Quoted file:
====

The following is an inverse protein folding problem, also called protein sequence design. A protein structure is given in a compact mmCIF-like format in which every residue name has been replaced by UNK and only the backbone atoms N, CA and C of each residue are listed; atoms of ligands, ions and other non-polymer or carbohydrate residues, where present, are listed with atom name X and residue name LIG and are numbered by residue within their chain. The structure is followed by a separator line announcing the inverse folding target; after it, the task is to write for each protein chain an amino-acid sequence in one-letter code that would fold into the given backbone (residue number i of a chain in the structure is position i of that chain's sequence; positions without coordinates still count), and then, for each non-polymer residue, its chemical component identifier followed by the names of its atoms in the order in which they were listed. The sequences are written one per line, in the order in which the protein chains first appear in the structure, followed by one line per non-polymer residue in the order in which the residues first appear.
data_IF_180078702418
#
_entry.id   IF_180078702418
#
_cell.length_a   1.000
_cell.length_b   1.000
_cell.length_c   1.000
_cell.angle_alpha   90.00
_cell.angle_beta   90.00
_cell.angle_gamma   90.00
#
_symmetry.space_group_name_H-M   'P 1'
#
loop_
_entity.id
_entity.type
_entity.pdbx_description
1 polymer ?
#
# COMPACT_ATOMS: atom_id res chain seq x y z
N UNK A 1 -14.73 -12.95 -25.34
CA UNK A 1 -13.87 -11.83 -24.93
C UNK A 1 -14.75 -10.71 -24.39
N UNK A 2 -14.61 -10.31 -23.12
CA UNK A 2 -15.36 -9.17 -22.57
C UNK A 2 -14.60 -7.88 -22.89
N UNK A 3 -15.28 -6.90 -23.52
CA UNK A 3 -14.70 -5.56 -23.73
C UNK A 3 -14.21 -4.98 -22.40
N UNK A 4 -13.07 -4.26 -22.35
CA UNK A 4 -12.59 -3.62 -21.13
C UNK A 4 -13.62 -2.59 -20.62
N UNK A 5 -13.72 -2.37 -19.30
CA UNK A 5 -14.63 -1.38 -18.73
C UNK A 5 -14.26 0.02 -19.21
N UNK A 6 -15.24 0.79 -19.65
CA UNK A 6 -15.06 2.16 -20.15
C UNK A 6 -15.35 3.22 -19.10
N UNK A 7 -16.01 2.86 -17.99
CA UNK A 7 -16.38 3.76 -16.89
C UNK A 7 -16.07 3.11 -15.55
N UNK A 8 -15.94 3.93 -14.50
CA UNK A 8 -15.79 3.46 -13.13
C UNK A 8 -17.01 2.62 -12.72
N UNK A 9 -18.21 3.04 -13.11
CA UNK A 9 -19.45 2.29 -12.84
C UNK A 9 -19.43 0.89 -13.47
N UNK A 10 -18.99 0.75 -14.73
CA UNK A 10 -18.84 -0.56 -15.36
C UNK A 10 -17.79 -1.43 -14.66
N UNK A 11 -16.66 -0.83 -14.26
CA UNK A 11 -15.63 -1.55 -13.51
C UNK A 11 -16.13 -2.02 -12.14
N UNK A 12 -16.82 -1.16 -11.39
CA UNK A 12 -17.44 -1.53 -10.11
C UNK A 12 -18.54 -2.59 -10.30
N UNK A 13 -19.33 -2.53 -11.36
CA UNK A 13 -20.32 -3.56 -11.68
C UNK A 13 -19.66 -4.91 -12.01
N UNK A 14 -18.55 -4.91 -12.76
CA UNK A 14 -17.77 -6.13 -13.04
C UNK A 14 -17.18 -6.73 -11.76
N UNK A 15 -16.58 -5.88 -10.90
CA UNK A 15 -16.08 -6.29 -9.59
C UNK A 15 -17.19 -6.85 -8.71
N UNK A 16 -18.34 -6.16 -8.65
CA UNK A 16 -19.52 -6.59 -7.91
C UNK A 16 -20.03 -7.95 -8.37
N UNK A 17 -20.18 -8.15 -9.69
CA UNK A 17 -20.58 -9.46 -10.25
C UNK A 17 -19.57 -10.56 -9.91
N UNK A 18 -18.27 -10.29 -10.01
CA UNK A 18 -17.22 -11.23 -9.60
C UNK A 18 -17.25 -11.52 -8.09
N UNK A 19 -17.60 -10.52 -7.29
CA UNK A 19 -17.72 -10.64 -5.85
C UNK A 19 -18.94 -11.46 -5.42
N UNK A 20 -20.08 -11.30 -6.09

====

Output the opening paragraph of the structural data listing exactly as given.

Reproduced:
The following is an inverse protein folding problem, also called protein sequence design. A protein structure is given in a compact mmCIF-like format in which every residue name has been replaced by UNK and only the backbone atoms N, CA and C of each residue are listed; atoms of ligands, ions and other non-polymer or carbohydrate residues, where present, are listed with atom name X and residue name LIG and are numbered by residue within their chain. The structure is followed by a separator line announcing the inverse folding target; after it, the task is to write for each protein chain an amino-acid sequence in one-letter code that would fold into the given backbone (residue number i of a chain in the structure is position i of that chain's sequence; positions without coordinates still count), and then, for each non-polymer residue, its chemical component identifier followed by the names of its atoms in the order in which they were listed. The sequences are written one per line, in the order in which the protein chains first appear in the structure, followed by one line per non-polymer residue in the order in which the residues first appear.